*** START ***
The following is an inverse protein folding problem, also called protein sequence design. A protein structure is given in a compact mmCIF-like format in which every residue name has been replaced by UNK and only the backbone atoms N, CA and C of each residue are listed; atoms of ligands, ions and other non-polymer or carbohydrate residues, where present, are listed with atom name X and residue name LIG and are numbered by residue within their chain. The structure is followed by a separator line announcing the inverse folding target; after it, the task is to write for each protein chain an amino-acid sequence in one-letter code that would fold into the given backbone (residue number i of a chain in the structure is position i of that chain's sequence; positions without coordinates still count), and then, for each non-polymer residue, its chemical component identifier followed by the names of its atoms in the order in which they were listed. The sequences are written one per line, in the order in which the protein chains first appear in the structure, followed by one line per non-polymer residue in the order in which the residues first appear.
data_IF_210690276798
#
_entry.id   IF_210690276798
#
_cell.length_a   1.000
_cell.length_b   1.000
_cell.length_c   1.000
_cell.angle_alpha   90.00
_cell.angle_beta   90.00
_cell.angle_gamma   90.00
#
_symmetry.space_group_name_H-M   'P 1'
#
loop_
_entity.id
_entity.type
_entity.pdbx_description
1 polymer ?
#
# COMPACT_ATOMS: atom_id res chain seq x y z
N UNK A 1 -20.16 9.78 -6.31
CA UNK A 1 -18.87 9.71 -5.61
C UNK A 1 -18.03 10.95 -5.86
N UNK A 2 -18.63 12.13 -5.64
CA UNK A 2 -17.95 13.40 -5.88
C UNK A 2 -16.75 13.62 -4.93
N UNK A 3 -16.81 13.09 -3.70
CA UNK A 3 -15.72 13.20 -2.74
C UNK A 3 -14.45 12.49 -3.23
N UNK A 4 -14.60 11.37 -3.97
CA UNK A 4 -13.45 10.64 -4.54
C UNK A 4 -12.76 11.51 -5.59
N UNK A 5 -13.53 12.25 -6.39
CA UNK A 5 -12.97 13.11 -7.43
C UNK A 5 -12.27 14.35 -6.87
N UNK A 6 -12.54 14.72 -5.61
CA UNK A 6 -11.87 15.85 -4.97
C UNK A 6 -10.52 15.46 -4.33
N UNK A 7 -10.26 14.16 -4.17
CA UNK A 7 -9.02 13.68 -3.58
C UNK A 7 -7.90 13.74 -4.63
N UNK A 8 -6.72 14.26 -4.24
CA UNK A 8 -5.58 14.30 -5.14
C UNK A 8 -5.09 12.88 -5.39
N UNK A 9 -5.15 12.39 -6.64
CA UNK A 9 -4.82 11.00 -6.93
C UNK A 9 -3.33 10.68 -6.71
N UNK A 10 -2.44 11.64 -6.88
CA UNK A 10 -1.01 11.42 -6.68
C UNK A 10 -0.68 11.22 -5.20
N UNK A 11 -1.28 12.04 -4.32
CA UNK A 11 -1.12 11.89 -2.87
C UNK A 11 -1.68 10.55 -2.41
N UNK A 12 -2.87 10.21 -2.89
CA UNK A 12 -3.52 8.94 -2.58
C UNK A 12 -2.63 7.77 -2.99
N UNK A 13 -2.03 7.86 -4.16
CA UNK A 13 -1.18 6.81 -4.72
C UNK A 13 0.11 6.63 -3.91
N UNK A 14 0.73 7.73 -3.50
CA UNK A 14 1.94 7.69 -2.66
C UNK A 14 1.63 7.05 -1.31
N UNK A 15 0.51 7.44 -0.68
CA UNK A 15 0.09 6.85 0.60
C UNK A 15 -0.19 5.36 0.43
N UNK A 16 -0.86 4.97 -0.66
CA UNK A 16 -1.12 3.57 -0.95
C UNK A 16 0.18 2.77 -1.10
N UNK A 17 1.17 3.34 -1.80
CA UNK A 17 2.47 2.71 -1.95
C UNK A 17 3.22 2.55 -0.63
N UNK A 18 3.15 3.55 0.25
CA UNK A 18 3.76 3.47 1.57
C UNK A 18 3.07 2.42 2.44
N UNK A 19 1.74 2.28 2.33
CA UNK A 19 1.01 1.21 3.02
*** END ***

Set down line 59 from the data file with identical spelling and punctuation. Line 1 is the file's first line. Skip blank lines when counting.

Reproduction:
CA UNK A 13 -1.18 6.81 -4.72